At the start of the eighteenth century, talk of literary “characters” referred as much to letters and typefaces as it did to persons in books. Yet by the nineteenth century, characters had become the equals of their readers, friends with whom readers might spend time and empathize.
(2013). In this deeply researched biography, Leo Damrosch draws on discoveries made over the past thirty years to tell the story of Swift’s life anew. Probing holes in the existing evidence, he takes seriously some daring speculations about Swift’s parentage, love life, and various personal relationships and shows how Swift’s public version of his life—the one accepted until recently—was deliberately misleading. Swift concealed aspects of himself and his relationships, and other people in his life helped to keep his secrets.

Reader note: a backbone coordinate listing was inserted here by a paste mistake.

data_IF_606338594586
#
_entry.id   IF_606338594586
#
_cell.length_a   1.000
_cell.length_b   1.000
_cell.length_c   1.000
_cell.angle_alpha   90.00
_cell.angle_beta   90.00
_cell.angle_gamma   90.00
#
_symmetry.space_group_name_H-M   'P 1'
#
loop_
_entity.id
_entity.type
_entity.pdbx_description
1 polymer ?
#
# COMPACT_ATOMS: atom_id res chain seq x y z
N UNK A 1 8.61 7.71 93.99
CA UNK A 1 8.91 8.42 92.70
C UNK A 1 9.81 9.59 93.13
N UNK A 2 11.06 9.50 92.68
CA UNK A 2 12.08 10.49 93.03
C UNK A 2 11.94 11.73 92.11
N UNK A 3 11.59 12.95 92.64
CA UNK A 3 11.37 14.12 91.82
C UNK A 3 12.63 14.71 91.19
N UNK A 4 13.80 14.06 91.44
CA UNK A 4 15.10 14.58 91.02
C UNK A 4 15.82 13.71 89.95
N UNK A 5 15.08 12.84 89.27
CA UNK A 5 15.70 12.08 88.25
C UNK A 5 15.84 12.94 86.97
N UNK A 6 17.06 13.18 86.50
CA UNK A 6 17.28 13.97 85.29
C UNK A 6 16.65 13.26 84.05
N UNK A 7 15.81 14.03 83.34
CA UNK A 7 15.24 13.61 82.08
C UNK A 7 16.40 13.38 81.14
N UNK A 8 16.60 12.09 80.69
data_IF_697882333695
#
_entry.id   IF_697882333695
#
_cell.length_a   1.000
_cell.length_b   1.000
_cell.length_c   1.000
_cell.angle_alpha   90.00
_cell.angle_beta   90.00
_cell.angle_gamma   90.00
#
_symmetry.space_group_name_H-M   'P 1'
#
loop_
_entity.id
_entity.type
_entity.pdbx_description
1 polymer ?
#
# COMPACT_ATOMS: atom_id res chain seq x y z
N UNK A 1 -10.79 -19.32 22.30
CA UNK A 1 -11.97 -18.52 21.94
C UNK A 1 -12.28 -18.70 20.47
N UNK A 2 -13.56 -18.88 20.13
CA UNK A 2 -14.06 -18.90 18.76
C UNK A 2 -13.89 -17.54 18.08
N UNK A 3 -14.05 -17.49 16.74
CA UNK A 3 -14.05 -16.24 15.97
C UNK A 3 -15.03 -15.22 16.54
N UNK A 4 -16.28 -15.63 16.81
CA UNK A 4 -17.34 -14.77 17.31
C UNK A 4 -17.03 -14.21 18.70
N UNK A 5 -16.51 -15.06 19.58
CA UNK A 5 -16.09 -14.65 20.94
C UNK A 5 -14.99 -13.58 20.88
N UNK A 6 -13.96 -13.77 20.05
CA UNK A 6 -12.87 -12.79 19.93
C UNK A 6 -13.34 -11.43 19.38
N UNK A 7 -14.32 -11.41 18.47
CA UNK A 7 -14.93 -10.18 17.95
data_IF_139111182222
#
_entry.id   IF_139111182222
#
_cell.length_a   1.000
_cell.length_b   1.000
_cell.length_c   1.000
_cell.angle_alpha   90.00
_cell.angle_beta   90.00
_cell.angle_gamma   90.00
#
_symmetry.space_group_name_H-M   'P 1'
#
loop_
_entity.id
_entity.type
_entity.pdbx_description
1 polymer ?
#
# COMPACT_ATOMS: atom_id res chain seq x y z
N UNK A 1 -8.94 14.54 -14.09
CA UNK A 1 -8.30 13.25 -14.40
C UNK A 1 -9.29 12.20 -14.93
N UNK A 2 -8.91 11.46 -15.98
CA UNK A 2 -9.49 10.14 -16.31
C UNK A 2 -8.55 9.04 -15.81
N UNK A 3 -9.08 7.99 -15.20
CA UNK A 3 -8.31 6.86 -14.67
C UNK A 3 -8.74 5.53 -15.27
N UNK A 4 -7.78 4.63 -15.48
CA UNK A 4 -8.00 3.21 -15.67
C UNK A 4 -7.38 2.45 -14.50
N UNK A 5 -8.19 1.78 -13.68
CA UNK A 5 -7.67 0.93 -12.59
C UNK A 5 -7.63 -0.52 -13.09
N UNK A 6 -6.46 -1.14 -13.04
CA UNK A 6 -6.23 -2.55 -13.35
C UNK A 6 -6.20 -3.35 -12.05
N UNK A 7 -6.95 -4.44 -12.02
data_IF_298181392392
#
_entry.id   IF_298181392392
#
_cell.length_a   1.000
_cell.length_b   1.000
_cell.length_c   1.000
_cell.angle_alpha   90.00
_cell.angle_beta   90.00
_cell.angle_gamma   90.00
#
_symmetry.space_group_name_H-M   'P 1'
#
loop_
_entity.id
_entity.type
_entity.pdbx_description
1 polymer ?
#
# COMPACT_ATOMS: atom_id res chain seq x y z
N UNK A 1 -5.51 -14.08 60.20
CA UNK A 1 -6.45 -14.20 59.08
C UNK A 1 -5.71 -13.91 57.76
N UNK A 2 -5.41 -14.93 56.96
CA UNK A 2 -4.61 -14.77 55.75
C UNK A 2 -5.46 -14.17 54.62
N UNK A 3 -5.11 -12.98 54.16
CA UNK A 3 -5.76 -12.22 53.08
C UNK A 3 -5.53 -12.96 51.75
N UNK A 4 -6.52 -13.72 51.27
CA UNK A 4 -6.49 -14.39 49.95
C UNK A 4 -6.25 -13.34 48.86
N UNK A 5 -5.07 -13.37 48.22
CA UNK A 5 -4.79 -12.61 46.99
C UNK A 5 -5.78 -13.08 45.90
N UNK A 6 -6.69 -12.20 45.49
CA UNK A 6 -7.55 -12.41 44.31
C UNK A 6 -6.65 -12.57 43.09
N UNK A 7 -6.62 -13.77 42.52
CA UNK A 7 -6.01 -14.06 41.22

(1999). James Engell traces the evolution of the creative imagination, from its emergence in British empirical thought through its flowering in Romantic art and literature. The notion of a creative imagination, Engell shows, was the most powerful and important development of the eighteenth century. It grew simultaneously in literature, criticism, philosophy, psychology, religion, and science, attracting such diverse minds as Hobbes, Addison, Gerard, Goethe, Kant, and Coleridge.
(2003). The Anthology and the Rise of the Novel brings together two traditionally antagonistic fields, book history and narrative theory, to challenge established theories of “the rise of the novel.” Covering British novelists from Richardson to George Eliot, this study asks why the epistolary novel disappeared, how the book review emerged, and how editors’ reproduction of old texts has shaped authors’ production of new ones.